SubjectsSubjects(version: 861)
Course, academic year 2019/2020
Genomics of adaptation and speciation - MB120P165
Title: Genomics of adaptation and speciation
Guaranteed by: Department of Botany (31-120)
Faculty: Faculty of Science
Actual: from 2018 to 2019
Semester: summer
E-Credits: 4
Examination process: summer s.:combined
Hours per week, examination: summer s.:2/2 C+Ex [hours/week]
Capacity: 20
Min. number of students: 5
State of the course: taught
Language: English
Guarantor: Clément Lafon Placette, Dr.
Teacher(s): Mgr. Magdalena Bohutínská
RNDr. Filip Kolář, Ph.D.
Mgr. Veronika Konečná
Clément Lafon Placette, Dr.
RNDr. Antonín Macháč, Ph.D.
Ashish Kumar Pathak, Ph.D.
Manon Poignet
RNDr. Radka Reifová, Ph.D.
Roswitha Elisabeth Schmickl, Ph.D.
doc. Ing. Petr Smýkal, Ph.D.
Annotation -
Last update: Clément Lafon Placette, Dr. (13.12.2019)
This course will be held in English.
How does a new species arise? With the recent advances in -omics technologies and the ability to sequence
complete genomes, characterize full transcriptomes or metabolomes, we have never been as close to the answer
as now. This technological boom not only revived the interest of the scientific community for speciation research,
but also enriched our knowledge of the processes underlying adaptation and population differentiation. This
course will cover up-to-date theoretical aspects of adaptation, speciation and hybridization barriers in animals and
plants, as well as the modern approaches to address these questions. Students will have hands-on practical
classes involving state-of-the-art genomic analyses applied to the topics of speciation and adaptation: study
design, transcriptomic analyses in hybrids, QTL to determine the genetic basis of adaptation/hybridization barriers,
genome scans searching for selective sweeps... They will be based on data adapted from actual recent research
works. The course will be taught exclusively in English.

Learning outcomes: At the end of the course, the students will be able to:
- explain the main evolutionary mechanisms driving adaptation and speciation.
- identify the genomic consequences of such mechanisms using state-of-the-art –omics methodologies.
- use R to do so.
Literature -
Last update: Clément Lafon Placette, Dr. (24.05.2019)

Bomblies K, Weigel D. 2007. Hybrid necrosis: autoimmunity as a potential gene-flow barrier in plant species. Nature Reviews Genetics 8: 382–393.

Coyne JA, Orr HA. 1997. ‘Patterns of Speciation in Drosophila’ Revisited. Evolution 51: 295.

Coyne JA, Orr HA. 2004. Speciation. Sinauer Associates, Incorporated Publishers.

Hopkins R. 2013. Reinforcement in plants. New Phytologist 197: 1095–1103.

Mayr E. 1996. What Is a Species, and What Is Not? Philosophy of Science 63: 262–277.

Moore JC, Pannell JR. 2011. Sexual selection in plants. Current Biology 21: R176–R182.

Poelstra JW, Vijay N, Bossu CM, Lantz H, Ryll B, Müller I, Baglione V, Unneberg P, Wikelski M, Grabherr MG, et al. 2014. The genomic landscape underlying phenotypic integrity in the face of gene flow in crows. Science 344: 1410–1414.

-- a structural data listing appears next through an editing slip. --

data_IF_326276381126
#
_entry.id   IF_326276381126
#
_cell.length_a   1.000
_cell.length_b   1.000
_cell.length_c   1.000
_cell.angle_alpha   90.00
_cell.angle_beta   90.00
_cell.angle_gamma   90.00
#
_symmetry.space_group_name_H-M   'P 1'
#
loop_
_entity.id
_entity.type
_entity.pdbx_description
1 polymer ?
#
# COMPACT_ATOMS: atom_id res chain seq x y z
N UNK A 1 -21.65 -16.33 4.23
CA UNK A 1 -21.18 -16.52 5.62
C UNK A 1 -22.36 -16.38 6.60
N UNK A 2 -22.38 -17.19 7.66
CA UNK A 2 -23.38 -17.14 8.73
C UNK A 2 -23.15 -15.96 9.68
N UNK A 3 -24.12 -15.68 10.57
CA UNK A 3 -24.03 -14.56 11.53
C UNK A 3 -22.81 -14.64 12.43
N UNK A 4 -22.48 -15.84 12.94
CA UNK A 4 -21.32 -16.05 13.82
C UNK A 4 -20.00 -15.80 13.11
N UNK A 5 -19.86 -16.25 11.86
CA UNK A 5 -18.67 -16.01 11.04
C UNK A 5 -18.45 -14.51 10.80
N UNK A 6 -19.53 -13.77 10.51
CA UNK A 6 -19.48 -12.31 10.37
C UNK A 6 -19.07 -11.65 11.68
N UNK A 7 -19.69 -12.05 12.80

Schmickl R, Koch MA. 2011. Arabidopsis hybrid speciation processes. Proceedings of the National Academy of Sciences 108: 14192–14197.

Seehausen O, Butlin RK, Keller I, Wagner CE, Boughman JW, Hohenlohe PA, Peichel CL, Saetre G-P, Bank C, Brännström Å, et al. 2014. Genomics and the origin of species. Nature Reviews Genetics 15: 176–192.

Requirements to the exam -
Last update: Clément Lafon Placette, Dr. (29.10.2019)

- oral final exam for the theoretical part

- written reports for the practical part

Syllabus -
Last update: Clément Lafon Placette, Dr. (13.12.2019)

* Preliminary schedule:

Week 1. Lecture: Introduction to speciation and hybridization barriers [CLP]; no practical class.

Week 2. Lecture:Sexual selection and speciation [CLP]; no practical class.

Week 3. Lecture: Postzygotic barriers, Bayeson-Dobzhansky-Müller incompatibilities, genomic conflicts [RR]; no practical class.

Week 4. Lecture: Local adaptation & Ecological speciation [FK]; no practical class.

Week 5. Lecture: Speciation by domestication [PS]; no practical class.

Week 6. Lecture: Methodologies and concepts in population genomics and adaptomics [CLP] ; 4 hours practical class: reminders on R. ?

Week 7. Lecture: Polyploid speciation [NP]; 4 hours practical class: local adaptation/ecological speciation I. Genome scans searching for adaptation genes. [MB] + [VK]

Week 8. Lecture: Speciation genomics methodologies [RR]; no practical class.

Week 9. Lecture: Evolutionary consequences of gene flow between species: hybrid speciation, adaptive introgression [CLP]; 4 hours practical class: Hybrid necrosis in Capsella. Revealing the genetic basis using a QTL approach. [AKP] + [CLP]

Week 10. Lecture: Secondary contact: relations between hybridization barriers, interspecific competition and fitness [RR]; 4 hours practical class: Reconstructing phylogeny despite hybridization (etc.). [RS]

Week 12. Lecture: Species in a macro-context: out of the gene-oriented view on speciation [AM]

Week 13. 4 hours practical class: Detecting gene flow between species. [MP] + [SS]



Antonin Macháč (Center for Theoretical Studies) [AM]

Ashish Kumar Pathak (Dpt of Botany) [AKP]

Clément Lafon Placette (Dpt of Botany) [CLP]

Filip Kolář (Dpt of Botany) [FK]

Magdalena Bohutínská (Dpt of Botany) [MB]

Manon Poignet (Dpt of Zoology) [MP]

Nelida Padilla (Dpt of Botany) [NP]

Petr Smykal (Palacky University in Olomouc) [PS]

Radka Reifová (Dpt of Zoology) [RR]

Roswitha Schmickl (Dpt of Botany) [RS]

Stephen Schlebush(Dpt of Zoology) [SS]

Veronika Konečná (Dpt of Botany) [VK]

Charles University | Information system of Charles University |